Halszkaraptor’s neck made up half its length from snout to hip, reminiscent of plesiosaurs, several groups of freshwater turtles, and birds like swans and herons—all of which use their long necks to catch fish. Halszkaraptor’s neck bones also had more side-to-side mobility than those of the average theropod. “That might be an adaptation to swimming, or it may indicate that the animal used rapid sweeping motions of the neck to capture some sort of small prey,” says Michael Habib, from the University of Southern California.
The arms “are the most problematic part,” says Cau, because they’re not quite like anything else. The long bones are flattened, and the fingers get progressively longer from the outside in—the opposite pattern to most theropods. They’re closest in proportion to the limbs of swimming birds like puffins, murres, and penguins. But they’re not flippers. “I prefer not to say if [Halszkaraptor] used its arms propulsively,” says Cau. “We don’t have information on the shoulder girdle, which would be important to determine if it swam like a penguin.”
Despite all these adaptations for swimming, Halszkaraptor’s back half is that of a typical landlubbing theropod. It had long legs, although it wasn’t well adapted for running. It had a longish tail, although one that was too thin to effectively counterbalance the exceptionally long neck. To compensate, Halszkaraptor probably stood upright, more so than other raptors, but not quite as erect as a penguin. Cau thinks it lived in an unstable environment, with cycles of freshwater and drought. Halszkaraptor evolved to cope with both worlds.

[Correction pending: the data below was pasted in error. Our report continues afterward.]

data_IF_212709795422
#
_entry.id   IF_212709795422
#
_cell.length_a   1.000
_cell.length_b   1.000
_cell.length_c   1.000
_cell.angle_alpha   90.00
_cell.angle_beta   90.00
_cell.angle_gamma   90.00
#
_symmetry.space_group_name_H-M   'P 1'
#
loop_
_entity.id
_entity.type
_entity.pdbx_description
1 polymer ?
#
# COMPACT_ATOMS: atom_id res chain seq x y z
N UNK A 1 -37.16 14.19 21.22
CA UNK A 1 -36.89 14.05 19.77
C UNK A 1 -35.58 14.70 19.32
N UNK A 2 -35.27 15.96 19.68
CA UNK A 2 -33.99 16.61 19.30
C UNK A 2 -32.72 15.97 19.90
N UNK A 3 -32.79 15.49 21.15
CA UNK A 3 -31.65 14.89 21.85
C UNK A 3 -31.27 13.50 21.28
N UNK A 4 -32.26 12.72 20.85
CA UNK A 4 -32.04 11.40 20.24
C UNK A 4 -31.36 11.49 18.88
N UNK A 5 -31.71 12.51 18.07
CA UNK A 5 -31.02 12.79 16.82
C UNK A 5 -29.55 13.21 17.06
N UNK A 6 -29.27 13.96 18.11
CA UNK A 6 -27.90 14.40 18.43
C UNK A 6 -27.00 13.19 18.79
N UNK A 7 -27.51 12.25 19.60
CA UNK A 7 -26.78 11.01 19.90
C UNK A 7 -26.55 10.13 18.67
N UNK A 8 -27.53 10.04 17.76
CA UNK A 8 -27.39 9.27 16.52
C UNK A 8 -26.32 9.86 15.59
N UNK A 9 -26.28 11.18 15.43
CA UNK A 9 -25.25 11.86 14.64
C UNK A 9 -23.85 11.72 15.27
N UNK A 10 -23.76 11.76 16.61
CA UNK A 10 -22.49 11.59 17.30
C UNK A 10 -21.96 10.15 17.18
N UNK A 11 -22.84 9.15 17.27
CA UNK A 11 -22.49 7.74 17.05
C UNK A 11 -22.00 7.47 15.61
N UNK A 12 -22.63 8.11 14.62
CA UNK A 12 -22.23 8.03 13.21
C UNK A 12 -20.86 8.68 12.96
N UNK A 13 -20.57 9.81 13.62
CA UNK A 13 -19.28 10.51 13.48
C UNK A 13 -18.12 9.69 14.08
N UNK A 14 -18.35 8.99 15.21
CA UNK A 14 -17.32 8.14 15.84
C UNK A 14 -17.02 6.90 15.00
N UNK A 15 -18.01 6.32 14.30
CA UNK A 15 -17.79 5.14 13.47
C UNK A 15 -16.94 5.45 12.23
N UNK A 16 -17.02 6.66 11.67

Halszkaraptor is the first amphibious dinosaur that we know of—and that’s strange. With mammals, you have digging moles, gliding squirrels, flying bats, swimming otters, oceangoing dolphins, running gazelles, climbing monkeys, and swinging gibbons. Where’s that diversity of lifestyles among the dinosaurs? Until recently, it seemed that aside from birds, “nearly all dinosaurs are considered to be typical ground-living animals,” says Xing Xu, a prolific dino discoverer from the Chinese Academy of Sciences. That’s surprising, given how diverse they were, and how thoroughly they dominated the planet for hundreds and millions of years.
But that view has changed in recent years, thanks to new discoveries. In 2014, scientists reimagined Spinosaurus, the sail-backed giant that menaced the cast of Jurassic Park 3, as a semiaquatic, crocodile-like fish hunter. They also revealed the complete skeleton of Deinocheirus, a “horse-headed, humpbacked dinosaur that looks like something out of a bad sci-fi movie.” A year later, Xu described Yi, a small predator which had both feathers and bat-like wings, and may have glided between trees. The year after that, another team described Limusaurus, a beaked plant eater that loses its teeth as it grows up. All of these species are theropods. And all of these differ wildly in their lifestyles, diets, physiques, and more. Halszkaraptor, the first amphibious theropod, is part of that revolution.
“It’s exhilarating and yet almost embarrassing thinking back on how typecast these beasties were just a few short decades ago,” says Lindsay Zanno, from the North Carolina Museum of Natural Sciences. In particular, “the theropod section of the dinosaur family tree continues to be in flux as specimens like this one keep popping up.”
“There’s great potential for future dinosaur-fossil hunting,” Xu adds.